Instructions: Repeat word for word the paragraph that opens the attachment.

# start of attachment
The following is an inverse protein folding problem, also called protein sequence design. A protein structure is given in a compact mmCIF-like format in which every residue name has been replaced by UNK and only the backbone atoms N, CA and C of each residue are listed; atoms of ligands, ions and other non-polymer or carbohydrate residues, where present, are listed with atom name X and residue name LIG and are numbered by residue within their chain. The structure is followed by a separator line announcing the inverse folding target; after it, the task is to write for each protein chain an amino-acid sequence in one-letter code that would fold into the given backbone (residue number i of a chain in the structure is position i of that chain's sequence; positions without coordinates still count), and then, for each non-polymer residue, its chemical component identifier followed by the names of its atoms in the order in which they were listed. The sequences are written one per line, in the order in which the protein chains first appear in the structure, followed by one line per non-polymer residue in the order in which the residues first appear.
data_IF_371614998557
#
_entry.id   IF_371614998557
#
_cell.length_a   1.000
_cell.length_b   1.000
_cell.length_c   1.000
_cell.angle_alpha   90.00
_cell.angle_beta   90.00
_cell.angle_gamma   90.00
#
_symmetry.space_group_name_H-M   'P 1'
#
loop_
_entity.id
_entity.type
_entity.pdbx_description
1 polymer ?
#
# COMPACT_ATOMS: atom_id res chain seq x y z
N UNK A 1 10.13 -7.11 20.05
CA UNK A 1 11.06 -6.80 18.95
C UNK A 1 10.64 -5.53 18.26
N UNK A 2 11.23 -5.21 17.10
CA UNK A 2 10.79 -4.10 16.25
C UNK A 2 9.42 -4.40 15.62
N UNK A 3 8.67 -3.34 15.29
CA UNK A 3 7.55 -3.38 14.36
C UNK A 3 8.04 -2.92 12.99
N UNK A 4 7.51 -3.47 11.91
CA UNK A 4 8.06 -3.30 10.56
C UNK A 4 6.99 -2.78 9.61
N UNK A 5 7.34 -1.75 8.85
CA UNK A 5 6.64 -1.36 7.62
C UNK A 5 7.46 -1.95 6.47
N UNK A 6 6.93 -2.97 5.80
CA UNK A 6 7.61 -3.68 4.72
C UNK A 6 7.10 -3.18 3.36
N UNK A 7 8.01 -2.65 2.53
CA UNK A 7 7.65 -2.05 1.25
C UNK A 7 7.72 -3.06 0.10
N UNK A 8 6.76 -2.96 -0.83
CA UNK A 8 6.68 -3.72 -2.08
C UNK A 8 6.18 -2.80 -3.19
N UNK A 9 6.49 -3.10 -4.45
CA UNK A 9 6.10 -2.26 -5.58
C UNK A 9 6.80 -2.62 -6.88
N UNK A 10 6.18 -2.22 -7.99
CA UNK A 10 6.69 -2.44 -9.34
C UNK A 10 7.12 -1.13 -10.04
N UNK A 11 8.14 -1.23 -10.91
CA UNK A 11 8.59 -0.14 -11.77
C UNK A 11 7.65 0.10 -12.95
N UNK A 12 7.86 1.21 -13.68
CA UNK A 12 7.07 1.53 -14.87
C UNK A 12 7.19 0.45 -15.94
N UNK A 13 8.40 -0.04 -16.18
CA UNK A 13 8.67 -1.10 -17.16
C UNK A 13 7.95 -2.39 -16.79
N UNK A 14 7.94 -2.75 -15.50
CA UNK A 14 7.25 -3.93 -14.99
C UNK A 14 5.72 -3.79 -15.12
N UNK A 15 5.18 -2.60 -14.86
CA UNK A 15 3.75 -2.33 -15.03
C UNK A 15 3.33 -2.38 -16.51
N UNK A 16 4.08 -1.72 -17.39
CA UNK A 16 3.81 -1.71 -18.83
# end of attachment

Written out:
The following is an inverse protein folding problem, also called protein sequence design. A protein structure is given in a compact mmCIF-like format in which every residue name has been replaced by UNK and only the backbone atoms N, CA and C of each residue are listed; atoms of ligands, ions and other non-polymer or carbohydrate residues, where present, are listed with atom name X and residue name LIG and are numbered by residue within their chain. The structure is followed by a separator line announcing the inverse folding target; after it, the task is to write for each protein chain an amino-acid sequence in one-letter code that would fold into the given backbone (residue number i of a chain in the structure is position i of that chain's sequence; positions without coordinates still count), and then, for each non-polymer residue, its chemical component identifier followed by the names of its atoms in the order in which they were listed. The sequences are written one per line, in the order in which the protein chains first appear in the structure, followed by one line per non-polymer residue in the order in which the residues first appear.